We were really happy with how this came together. Figs are naturally very sweet, and that sweetness combines perfectly with the acidity of the vinegar to make this chutney. No extra sugar needed here! The choice of sage for our herb tonight was tasty and reminiscent of traditional fall dishes, so that worked well too. If you can’t find sage or dislike sage, try this recipe with rosemary or thyme. Our pork came out with a nice little crust from the sear and was juicy in the middle. Furthermore, I think pork is a great meat to stand up to a sweeter sauce. We loved every bite.
A little bit about the star of this recipe… the fig. This post should actually be called fig chutney over roasted pork, since the fig is really the pièce de résistance. Figs are native to the Middle East & Western Asia. Turkey is the largest producer of figs in the world. Interestingly enough, we have the California Gold Rush to thank for the fig’s popularity in the US. The agricultural areas of the the Bay Area & surrounding counties are along the same latitude as Turkey’s fig producing region, Smyrna.
(Side note, I gave the figs by weight in the recipe because they can come in quite the variety of sizes. Ours are fairly small, but you can definitely find larger ones.)
Heat 1 tbsp of oil in a large pan. Once the oil is warm, cook onions, topped with a pinch of salt and several turns of fresh ground black pepper, over medium-low heat for 45 minutes to an hour, until fully caramelized. Stir every 10 minutes or so, scraping up any onions stuck to the pan.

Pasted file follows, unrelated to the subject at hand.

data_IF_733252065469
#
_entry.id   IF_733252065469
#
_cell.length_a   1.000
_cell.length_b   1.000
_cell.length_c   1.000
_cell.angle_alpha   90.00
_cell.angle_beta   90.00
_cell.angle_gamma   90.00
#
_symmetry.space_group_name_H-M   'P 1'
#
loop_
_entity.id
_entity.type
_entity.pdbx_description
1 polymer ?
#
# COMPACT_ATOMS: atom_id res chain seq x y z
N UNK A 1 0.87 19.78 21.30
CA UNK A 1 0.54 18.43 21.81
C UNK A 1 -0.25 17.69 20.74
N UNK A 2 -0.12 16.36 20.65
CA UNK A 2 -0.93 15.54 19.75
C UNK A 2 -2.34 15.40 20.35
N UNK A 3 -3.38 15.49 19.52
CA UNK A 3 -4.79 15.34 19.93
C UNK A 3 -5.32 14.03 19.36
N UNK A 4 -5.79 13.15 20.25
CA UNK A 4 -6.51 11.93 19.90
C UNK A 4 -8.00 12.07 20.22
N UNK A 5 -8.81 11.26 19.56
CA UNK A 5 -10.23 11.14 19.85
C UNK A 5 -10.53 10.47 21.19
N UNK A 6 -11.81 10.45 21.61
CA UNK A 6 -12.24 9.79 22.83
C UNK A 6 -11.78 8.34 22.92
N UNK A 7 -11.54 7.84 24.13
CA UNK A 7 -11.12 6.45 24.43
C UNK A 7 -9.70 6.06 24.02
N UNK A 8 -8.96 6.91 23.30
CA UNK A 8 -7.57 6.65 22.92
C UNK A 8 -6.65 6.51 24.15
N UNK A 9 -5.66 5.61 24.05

Once the onions are caramelized, stir in the chopped figs and sage. Then, deglaze the pan with the vinegar. Scrape up any brown, delicious bits that are stuck. Simmer, stirring occasionally, for 15-20 minutes, until well thickened.
While you’re making the chutney, preheat the oven to 425 degrees. Season all sides of the tenderloin with sprinkles of salt and pepper. Sear all sides in a cast iron skillet over high heat for just 1-2 minutes on each side.
Once the tenderloin is seared, move it in the skillet to the hot oven for ~15 minutes. You want an internal temperature of 145 degrees, at minimum. Allow to rest for ~5 minutes before slicing. (If you prefer pork on the medium-rare side, remove it at an internal temp of 135-140, since it will cook a little more while resting.)
Slice the pork and serve with the fig chutney on top! Sprinkle with some additional fresh sage.